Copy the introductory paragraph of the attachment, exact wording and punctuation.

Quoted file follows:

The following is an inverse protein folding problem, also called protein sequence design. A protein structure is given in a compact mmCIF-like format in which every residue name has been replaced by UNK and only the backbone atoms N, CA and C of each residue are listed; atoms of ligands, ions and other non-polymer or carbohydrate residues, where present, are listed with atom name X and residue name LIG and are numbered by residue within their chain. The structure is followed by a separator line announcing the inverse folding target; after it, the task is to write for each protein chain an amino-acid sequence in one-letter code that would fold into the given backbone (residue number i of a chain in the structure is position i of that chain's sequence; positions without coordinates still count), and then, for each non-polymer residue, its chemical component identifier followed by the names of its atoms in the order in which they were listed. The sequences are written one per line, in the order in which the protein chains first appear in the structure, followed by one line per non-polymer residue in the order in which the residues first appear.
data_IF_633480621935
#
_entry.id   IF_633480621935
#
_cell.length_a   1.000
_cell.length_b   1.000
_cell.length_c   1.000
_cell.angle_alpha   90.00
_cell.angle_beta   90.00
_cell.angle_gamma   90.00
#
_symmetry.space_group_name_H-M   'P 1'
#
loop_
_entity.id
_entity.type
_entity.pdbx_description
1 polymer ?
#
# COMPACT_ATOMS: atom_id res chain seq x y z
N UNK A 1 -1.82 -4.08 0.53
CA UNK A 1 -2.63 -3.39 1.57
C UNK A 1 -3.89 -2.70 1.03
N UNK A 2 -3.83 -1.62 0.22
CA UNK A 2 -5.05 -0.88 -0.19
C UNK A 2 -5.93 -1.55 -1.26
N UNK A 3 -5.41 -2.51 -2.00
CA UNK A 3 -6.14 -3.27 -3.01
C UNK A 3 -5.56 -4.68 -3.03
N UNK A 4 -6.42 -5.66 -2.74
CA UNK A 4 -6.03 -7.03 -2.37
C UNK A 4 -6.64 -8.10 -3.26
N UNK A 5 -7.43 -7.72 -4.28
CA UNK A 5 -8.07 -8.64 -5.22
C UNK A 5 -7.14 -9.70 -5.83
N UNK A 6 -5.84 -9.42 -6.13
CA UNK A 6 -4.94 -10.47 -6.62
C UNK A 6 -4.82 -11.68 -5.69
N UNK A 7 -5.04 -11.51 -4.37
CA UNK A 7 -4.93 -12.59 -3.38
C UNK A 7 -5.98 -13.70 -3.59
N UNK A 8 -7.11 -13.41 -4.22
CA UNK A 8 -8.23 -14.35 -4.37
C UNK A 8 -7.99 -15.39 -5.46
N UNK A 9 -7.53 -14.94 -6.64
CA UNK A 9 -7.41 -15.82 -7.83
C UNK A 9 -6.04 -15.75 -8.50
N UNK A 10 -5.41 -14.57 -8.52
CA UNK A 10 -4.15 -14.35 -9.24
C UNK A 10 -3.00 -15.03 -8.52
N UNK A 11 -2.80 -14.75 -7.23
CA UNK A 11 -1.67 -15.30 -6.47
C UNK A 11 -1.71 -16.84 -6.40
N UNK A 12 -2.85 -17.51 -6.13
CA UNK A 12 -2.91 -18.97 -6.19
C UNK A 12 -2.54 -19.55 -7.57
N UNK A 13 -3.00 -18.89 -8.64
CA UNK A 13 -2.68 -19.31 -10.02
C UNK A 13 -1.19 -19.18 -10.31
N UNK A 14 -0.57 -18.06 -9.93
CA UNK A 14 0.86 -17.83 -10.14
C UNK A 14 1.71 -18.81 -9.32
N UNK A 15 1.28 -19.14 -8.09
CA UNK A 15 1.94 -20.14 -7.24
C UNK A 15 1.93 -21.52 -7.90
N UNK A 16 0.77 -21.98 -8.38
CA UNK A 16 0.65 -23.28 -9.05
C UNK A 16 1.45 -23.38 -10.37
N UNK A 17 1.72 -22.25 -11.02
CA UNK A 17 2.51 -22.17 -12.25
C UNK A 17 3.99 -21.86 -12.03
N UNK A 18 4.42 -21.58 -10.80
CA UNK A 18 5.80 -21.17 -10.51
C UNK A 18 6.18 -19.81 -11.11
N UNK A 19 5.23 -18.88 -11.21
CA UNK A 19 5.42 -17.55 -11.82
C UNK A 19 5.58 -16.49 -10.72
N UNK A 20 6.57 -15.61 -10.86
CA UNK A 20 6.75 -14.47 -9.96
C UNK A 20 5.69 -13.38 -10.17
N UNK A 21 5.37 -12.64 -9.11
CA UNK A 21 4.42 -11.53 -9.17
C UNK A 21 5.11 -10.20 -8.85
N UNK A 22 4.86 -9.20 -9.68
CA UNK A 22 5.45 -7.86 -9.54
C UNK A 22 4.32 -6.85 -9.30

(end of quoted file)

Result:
The following is an inverse protein folding problem, also called protein sequence design. A protein structure is given in a compact mmCIF-like format in which every residue name has been replaced by UNK and only the backbone atoms N, CA and C of each residue are listed; atoms of ligands, ions and other non-polymer or carbohydrate residues, where present, are listed with atom name X and residue name LIG and are numbered by residue within their chain. The structure is followed by a separator line announcing the inverse folding target; after it, the task is to write for each protein chain an amino-acid sequence in one-letter code that would fold into the given backbone (residue number i of a chain in the structure is position i of that chain's sequence; positions without coordinates still count), and then, for each non-polymer residue, its chemical component identifier followed by the names of its atoms in the order in which they were listed. The sequences are written one per line, in the order in which the protein chains first appear in the structure, followed by one line per non-polymer residue in the order in which the residues first appear.